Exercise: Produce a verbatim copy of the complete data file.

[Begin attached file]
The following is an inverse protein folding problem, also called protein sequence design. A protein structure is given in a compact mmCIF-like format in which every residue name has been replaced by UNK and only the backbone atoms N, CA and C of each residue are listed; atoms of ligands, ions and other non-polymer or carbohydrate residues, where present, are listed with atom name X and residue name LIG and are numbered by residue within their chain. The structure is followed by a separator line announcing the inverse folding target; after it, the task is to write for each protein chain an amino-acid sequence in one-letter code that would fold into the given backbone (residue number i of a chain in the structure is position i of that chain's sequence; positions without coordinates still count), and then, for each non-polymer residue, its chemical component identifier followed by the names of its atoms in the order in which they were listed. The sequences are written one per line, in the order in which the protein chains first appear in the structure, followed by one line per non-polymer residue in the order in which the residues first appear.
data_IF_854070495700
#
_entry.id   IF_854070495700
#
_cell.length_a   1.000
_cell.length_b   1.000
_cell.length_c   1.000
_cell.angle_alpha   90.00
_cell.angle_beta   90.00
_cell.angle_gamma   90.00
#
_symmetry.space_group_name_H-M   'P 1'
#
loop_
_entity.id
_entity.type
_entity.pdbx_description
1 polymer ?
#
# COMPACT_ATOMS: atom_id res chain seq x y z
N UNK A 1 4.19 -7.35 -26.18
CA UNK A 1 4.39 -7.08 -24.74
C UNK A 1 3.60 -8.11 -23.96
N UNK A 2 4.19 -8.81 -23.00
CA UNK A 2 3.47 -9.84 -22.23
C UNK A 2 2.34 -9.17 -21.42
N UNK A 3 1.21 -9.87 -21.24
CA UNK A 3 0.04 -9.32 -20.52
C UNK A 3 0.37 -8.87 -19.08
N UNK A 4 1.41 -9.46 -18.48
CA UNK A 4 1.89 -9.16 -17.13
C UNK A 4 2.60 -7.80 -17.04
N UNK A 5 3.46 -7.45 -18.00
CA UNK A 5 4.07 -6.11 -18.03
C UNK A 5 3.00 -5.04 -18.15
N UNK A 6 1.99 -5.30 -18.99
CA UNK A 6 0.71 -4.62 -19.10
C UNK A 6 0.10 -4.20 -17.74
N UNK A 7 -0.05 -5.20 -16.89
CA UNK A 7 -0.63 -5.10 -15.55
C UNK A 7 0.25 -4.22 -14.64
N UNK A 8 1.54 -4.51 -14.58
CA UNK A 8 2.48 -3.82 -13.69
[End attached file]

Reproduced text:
The following is an inverse protein folding problem, also called protein sequence design. A protein structure is given in a compact mmCIF-like format in which every residue name has been replaced by UNK and only the backbone atoms N, CA and C of each residue are listed; atoms of ligands, ions and other non-polymer or carbohydrate residues, where present, are listed with atom name X and residue name LIG and are numbered by residue within their chain. The structure is followed by a separator line announcing the inverse folding target; after it, the task is to write for each protein chain an amino-acid sequence in one-letter code that would fold into the given backbone (residue number i of a chain in the structure is position i of that chain's sequence; positions without coordinates still count), and then, for each non-polymer residue, its chemical component identifier followed by the names of its atoms in the order in which they were listed. The sequences are written one per line, in the order in which the protein chains first appear in the structure, followed by one line per non-polymer residue in the order in which the residues first appear.
data_IF_854070495700
#
_entry.id   IF_854070495700
#
_cell.length_a   1.000
_cell.length_b   1.000
_cell.length_c   1.000
_cell.angle_alpha   90.00
_cell.angle_beta   90.00
_cell.angle_gamma   90.00
#
_symmetry.space_group_name_H-M   'P 1'
#
loop_
_entity.id
_entity.type
_entity.pdbx_description
1 polymer ?
#
# COMPACT_ATOMS: atom_id res chain seq x y z
N UNK A 1 4.19 -7.35 -26.18
CA UNK A 1 4.39 -7.08 -24.74
C UNK A 1 3.60 -8.11 -23.96
N UNK A 2 4.19 -8.81 -23.00
CA UNK A 2 3.47 -9.84 -22.23
C UNK A 2 2.34 -9.17 -21.42
N UNK A 3 1.21 -9.87 -21.24
CA UNK A 3 0.04 -9.32 -20.52
C UNK A 3 0.37 -8.87 -19.08
N UNK A 4 1.41 -9.46 -18.48
CA UNK A 4 1.89 -9.16 -17.13
C UNK A 4 2.60 -7.80 -17.04
N UNK A 5 3.46 -7.45 -18.00
CA UNK A 5 4.07 -6.11 -18.03
C UNK A 5 3.00 -5.04 -18.15
N UNK A 6 1.99 -5.30 -18.99
CA UNK A 6 0.71 -4.62 -19.10
C UNK A 6 0.10 -4.20 -17.74
N UNK A 7 -0.05 -5.20 -16.89
CA UNK A 7 -0.63 -5.10 -15.55
C UNK A 7 0.25 -4.22 -14.64
N UNK A 8 1.54 -4.51 -14.58
CA UNK A 8 2.48 -3.82 -13.69